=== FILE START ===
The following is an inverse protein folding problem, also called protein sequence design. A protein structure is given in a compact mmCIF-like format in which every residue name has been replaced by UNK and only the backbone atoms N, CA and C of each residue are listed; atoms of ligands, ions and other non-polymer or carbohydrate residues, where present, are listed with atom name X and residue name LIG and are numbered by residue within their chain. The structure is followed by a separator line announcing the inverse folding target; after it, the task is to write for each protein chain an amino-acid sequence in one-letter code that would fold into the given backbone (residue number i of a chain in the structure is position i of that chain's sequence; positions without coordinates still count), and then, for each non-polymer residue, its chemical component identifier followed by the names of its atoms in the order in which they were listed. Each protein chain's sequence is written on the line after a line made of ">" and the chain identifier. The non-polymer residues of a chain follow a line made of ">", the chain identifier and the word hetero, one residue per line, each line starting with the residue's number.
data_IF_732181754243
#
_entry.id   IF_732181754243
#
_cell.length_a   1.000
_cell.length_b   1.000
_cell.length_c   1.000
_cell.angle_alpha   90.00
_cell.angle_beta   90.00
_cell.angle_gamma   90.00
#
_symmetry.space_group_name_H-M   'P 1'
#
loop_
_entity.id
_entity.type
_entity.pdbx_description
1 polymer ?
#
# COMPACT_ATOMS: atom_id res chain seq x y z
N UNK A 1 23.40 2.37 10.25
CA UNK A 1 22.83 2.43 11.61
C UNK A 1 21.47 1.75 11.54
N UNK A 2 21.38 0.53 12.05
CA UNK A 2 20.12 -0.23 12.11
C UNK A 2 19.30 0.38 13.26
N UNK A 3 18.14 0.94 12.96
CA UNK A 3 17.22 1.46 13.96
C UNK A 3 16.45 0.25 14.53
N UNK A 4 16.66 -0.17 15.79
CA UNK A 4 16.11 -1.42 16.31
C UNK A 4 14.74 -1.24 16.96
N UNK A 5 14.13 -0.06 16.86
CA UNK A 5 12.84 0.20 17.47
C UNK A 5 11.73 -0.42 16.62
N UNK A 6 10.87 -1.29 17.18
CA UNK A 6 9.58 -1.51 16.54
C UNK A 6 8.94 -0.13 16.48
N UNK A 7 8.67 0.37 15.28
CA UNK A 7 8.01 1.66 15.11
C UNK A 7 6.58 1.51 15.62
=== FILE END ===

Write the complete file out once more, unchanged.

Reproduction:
The following is an inverse protein folding problem, also called protein sequence design. A protein structure is given in a compact mmCIF-like format in which every residue name has been replaced by UNK and only the backbone atoms N, CA and C of each residue are listed; atoms of ligands, ions and other non-polymer or carbohydrate residues, where present, are listed with atom name X and residue name LIG and are numbered by residue within their chain. The structure is followed by a separator line announcing the inverse folding target; after it, the task is to write for each protein chain an amino-acid sequence in one-letter code that would fold into the given backbone (residue number i of a chain in the structure is position i of that chain's sequence; positions without coordinates still count), and then, for each non-polymer residue, its chemical component identifier followed by the names of its atoms in the order in which they were listed. Each protein chain's sequence is written on the line after a line made of ">" and the chain identifier. The non-polymer residues of a chain follow a line made of ">", the chain identifier and the word hetero, one residue per line, each line starting with the residue's number.
data_IF_732181754243
#
_entry.id   IF_732181754243
#
_cell.length_a   1.000
_cell.length_b   1.000
_cell.length_c   1.000
_cell.angle_alpha   90.00
_cell.angle_beta   90.00
_cell.angle_gamma   90.00
#
_symmetry.space_group_name_H-M   'P 1'
#
loop_
_entity.id
_entity.type
_entity.pdbx_description
1 polymer ?
#
# COMPACT_ATOMS: atom_id res chain seq x y z
N UNK A 1 23.40 2.37 10.25
CA UNK A 1 22.83 2.43 11.61
C UNK A 1 21.47 1.75 11.54
N UNK A 2 21.38 0.53 12.05
CA UNK A 2 20.12 -0.23 12.11
C UNK A 2 19.30 0.38 13.26
N UNK A 3 18.14 0.94 12.96
CA UNK A 3 17.22 1.46 13.96
C UNK A 3 16.45 0.25 14.53
N UNK A 4 16.66 -0.17 15.79
CA UNK A 4 16.11 -1.42 16.31
C UNK A 4 14.74 -1.24 16.96
N UNK A 5 14.13 -0.06 16.86
CA UNK A 5 12.84 0.20 17.47
C UNK A 5 11.73 -0.42 16.62
N UNK A 6 10.87 -1.29 17.18
CA UNK A 6 9.58 -1.51 16.54
C UNK A 6 8.94 -0.13 16.48
N UNK A 7 8.67 0.37 15.28
CA UNK A 7 8.01 1.66 15.11
C UNK A 7 6.58 1.51 15.62